I have a PC using Windows 7 that I realize should be upgraded. I'm using the Windows Defender antivirus that came with the computer.

I recently joined a discussion forum. Member profiles there allow for a personal photo to be uploaded through the site. "Upload" button on profile, which when clicked opens the C drive on my computer so that I may select an image from pictures file or downloads.

If I upload a picture from my pictures file will the site be able to "find" my computer or link back to my machine in any way?

4 Answers 4


Besides the points made in other answers, you should check if the exif data of the photos you're uploading have any identifying information (geotags, names, etc). This can be done using exiftool.

As for the security risks of photo uploading, that's more of a risk to the host server than to you (as someone could upload a reverse shell).


Yes an No.

In order to upload an image, or just browse the site in general, you need to connect to the server. That means you send some data there, and they send you a response. In order to be able to send you a response, they need to know your IP address. This isn't a security flaw, this is just how the internet works.

However, most servers don't interact with you any more than answering your requests. Your IP will probably be logged somewhere on tge server, compressed and stored on some archive server, never to be looked at again.

What about file uploads?

Generally, uploading files to a server is way more dangerous to the server than it is to you. In fact, I can't think of a single way to compromise a host by allowing them to upload a file to a server. Of course, that doesn't mean there are no ways, it just means that it isn't a common thing.

So, what now?

Running on Windows 7 is risky, and it gets riskier every day. Microsoft will no longer patch any vulnerabilities, so any possible way to hack your computer that is found tomorrow (or has already been found) will be exploitable forever.

In other words, move to an OS that actively receives security patches. Now!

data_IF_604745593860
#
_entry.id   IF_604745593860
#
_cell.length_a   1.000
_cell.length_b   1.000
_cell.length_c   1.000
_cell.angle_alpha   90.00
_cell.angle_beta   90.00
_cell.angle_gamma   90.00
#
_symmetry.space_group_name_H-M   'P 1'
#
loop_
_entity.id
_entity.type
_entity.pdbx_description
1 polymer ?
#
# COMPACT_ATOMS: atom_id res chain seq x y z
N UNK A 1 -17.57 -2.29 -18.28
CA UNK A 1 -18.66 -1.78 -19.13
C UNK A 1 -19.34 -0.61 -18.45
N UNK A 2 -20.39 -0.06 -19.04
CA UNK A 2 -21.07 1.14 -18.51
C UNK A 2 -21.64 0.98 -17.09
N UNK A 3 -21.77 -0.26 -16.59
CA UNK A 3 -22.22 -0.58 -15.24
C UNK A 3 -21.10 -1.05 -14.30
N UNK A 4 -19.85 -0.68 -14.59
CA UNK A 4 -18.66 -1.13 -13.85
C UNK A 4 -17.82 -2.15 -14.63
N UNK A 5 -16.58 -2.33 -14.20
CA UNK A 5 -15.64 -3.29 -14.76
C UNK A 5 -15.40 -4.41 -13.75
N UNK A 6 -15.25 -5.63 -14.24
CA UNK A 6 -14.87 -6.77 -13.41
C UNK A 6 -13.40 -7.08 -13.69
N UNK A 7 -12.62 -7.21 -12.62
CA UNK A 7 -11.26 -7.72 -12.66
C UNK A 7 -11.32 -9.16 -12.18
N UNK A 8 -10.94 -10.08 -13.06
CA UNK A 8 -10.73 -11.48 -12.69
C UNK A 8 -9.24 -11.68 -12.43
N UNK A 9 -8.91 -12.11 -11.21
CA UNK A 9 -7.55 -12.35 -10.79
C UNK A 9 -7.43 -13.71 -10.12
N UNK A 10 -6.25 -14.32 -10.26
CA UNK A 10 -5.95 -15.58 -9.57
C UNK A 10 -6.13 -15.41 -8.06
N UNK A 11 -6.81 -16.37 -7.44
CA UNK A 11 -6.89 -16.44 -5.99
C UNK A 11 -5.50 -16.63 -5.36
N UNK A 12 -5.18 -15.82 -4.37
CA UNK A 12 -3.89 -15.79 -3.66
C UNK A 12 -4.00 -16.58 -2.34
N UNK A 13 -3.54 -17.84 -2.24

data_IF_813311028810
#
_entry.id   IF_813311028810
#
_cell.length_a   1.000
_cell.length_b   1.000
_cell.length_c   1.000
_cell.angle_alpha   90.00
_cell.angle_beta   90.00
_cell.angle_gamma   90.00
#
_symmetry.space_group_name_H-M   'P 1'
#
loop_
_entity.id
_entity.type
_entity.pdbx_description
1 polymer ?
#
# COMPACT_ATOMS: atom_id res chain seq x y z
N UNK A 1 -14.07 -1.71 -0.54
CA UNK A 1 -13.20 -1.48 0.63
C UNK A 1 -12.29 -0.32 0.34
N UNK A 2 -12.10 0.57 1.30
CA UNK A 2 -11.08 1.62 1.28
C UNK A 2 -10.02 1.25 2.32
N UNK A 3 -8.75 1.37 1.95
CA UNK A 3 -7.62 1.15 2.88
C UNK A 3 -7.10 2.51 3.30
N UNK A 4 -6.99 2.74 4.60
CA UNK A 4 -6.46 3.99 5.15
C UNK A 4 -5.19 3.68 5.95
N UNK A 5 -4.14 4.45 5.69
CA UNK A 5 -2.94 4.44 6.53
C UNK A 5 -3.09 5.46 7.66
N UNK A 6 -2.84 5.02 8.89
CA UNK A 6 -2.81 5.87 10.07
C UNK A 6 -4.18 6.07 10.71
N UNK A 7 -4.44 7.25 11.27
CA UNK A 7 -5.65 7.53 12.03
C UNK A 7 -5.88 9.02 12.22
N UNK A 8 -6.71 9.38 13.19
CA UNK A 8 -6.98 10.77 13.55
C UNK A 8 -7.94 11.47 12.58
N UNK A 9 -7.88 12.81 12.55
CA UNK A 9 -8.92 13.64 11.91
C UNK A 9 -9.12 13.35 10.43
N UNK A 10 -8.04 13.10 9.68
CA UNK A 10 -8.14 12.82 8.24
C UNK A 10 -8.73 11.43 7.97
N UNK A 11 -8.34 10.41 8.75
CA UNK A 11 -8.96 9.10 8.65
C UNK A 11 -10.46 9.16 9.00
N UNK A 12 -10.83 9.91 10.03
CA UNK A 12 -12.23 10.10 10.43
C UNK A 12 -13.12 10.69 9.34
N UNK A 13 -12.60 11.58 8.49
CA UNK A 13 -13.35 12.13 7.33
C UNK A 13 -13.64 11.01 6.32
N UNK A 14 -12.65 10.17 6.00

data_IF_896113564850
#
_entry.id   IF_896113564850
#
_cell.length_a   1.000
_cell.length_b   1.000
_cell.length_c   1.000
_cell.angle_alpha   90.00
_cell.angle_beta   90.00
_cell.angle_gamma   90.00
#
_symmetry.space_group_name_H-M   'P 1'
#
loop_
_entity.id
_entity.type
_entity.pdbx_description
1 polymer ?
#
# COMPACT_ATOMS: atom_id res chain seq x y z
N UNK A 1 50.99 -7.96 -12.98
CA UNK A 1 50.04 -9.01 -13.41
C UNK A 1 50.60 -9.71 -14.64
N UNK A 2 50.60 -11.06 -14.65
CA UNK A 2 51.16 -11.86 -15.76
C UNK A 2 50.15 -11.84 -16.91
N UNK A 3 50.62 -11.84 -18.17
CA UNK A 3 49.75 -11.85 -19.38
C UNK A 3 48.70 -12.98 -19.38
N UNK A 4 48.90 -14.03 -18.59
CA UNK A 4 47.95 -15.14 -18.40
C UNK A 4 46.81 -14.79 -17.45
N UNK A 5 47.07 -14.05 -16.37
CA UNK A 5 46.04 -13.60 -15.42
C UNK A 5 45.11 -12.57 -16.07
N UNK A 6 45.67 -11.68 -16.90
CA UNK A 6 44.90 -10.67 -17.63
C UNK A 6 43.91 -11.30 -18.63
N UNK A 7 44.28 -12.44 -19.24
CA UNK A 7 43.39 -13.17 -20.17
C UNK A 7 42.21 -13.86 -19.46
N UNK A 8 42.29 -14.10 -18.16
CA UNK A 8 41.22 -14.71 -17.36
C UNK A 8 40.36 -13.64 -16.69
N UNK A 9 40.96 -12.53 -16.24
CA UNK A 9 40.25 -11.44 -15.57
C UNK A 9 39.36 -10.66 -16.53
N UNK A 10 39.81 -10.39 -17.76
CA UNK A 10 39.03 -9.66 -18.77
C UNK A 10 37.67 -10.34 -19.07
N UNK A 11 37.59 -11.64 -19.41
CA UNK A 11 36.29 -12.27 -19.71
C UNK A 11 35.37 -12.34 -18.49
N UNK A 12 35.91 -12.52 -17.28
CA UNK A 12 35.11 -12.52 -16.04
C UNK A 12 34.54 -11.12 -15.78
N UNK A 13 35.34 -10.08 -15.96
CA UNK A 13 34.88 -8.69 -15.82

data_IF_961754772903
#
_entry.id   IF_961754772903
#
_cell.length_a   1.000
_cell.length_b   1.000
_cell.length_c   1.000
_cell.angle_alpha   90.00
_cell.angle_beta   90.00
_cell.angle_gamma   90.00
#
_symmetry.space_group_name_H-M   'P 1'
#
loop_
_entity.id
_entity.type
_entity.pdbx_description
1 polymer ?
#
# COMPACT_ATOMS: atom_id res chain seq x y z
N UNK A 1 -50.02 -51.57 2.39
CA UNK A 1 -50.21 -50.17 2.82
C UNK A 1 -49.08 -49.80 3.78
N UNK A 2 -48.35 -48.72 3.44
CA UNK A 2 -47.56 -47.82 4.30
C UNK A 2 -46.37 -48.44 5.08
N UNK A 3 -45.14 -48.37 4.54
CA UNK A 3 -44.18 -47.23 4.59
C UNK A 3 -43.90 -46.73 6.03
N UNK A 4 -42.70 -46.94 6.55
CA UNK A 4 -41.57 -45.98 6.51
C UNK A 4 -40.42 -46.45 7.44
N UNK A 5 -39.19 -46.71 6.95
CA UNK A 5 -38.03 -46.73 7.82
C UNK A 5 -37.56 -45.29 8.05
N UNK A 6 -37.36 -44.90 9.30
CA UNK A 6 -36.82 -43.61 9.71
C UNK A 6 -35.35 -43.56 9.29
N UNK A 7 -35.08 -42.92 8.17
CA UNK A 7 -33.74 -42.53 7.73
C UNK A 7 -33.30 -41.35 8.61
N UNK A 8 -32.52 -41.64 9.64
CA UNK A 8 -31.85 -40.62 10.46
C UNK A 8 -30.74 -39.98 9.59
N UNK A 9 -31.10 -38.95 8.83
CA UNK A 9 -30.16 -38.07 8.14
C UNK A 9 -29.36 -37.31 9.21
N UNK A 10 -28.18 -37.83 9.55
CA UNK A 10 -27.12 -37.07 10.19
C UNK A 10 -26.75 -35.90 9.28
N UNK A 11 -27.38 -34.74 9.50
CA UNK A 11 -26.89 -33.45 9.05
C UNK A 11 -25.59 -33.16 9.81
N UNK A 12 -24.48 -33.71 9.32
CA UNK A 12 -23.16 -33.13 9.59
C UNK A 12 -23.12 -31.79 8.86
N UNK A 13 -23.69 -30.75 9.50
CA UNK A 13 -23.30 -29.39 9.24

• Realizing this is perhaps to be construed as a second 'unrelated' question in response to your last piece of advice, what OS is best in that regard? And thank you for your response to my initial question.
    – TinyOcean
    Commented Mar 17, 2021 at 2:29
  • 2
    the best os is one that gets updates and can run the application you need well.
    – Jasen
    Commented Mar 17, 2021 at 3:41
  • @TinyOcean I second Jasen's advice. Windows 10 is fine, so is any reputable Linux distribution or MacOS. I didn't want to start an OS war, hence why I purposefully omitted a specific OS recommendation.
    – user163495
    Commented Mar 17, 2021 at 9:05

If you upload images with JFIF tags that geolocate you it may attract Theives, eg: if they know you have nice stuff and know where you live and also know you are out of town, that's a good time to take your nice stuff.

So, in brief, don't share documents that contain information that you want to keep secret.


As others have stated the only real identifying information will be your IP address which will be a public IP address that gets assigned to you and your local network by your ISP. Without getting into the weeds here and making it more confusing, there is a specific type of protocol called NAT which stands for Network Address Translation.

So the reason I am discussing this is because NAT provides a means for your local device, whether that be your smart phone or PC(using a private IP address) to communicate over the internet(using a public IP address). The server in this instance will only see your public IP address. So the server itself does not have a way to "link" back to your device per se, however it does know the public IP address you were using to reach it just not the private/internal IP address of the sending device. Your home router is running NAT, if it weren't you wouldn't be able to communicate over the internet unless you were using IPv6.

  • "... So the server itself does not have a way to "link" back to your device per se..." I understand the point you're trying to make, but the paired ports created for your device to traverse the NAT does indeed "link" it with the server. It's necessary to function. Commented Mar 17, 2021 at 20:32
  • @user10216038 In that case though the server will know the destination port that it needs to send data back to and destination public IP associated with it during the connection. We don't know if PAT is in use as well. It has a "link" back yes, there are many links back. But in my opinion that pairing of the public IP and port number isn't enough to compromise the security of the internal host, which is what OP was trying to get at I think. Commented Mar 18, 2021 at 2:47

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